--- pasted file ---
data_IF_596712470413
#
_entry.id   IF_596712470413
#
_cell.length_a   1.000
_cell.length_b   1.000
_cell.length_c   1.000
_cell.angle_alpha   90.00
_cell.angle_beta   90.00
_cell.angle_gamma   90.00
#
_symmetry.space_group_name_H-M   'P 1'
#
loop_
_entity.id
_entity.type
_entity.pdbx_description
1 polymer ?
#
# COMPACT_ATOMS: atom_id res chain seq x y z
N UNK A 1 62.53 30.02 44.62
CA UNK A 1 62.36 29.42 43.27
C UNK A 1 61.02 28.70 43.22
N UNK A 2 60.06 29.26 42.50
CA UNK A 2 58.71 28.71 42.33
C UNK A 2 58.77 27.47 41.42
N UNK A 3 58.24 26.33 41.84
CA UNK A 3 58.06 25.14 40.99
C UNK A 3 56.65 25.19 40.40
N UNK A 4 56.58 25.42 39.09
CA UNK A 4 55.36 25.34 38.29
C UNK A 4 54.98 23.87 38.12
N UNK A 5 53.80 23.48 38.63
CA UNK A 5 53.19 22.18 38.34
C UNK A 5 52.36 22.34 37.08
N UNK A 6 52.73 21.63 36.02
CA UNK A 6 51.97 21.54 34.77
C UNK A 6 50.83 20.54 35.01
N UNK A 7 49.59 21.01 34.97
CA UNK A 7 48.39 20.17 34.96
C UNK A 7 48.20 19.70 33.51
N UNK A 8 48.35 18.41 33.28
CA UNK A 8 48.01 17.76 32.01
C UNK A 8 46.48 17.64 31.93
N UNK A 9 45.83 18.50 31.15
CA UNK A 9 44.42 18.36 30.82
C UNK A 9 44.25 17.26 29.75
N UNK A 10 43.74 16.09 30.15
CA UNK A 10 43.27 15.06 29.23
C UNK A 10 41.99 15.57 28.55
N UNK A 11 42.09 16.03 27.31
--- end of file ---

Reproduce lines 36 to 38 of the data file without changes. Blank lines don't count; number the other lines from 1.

N UNK A 6 52.73 21.63 36.02
CA UNK A 6 51.97 21.54 34.77
C UNK A 6 50.83 20.54 35.01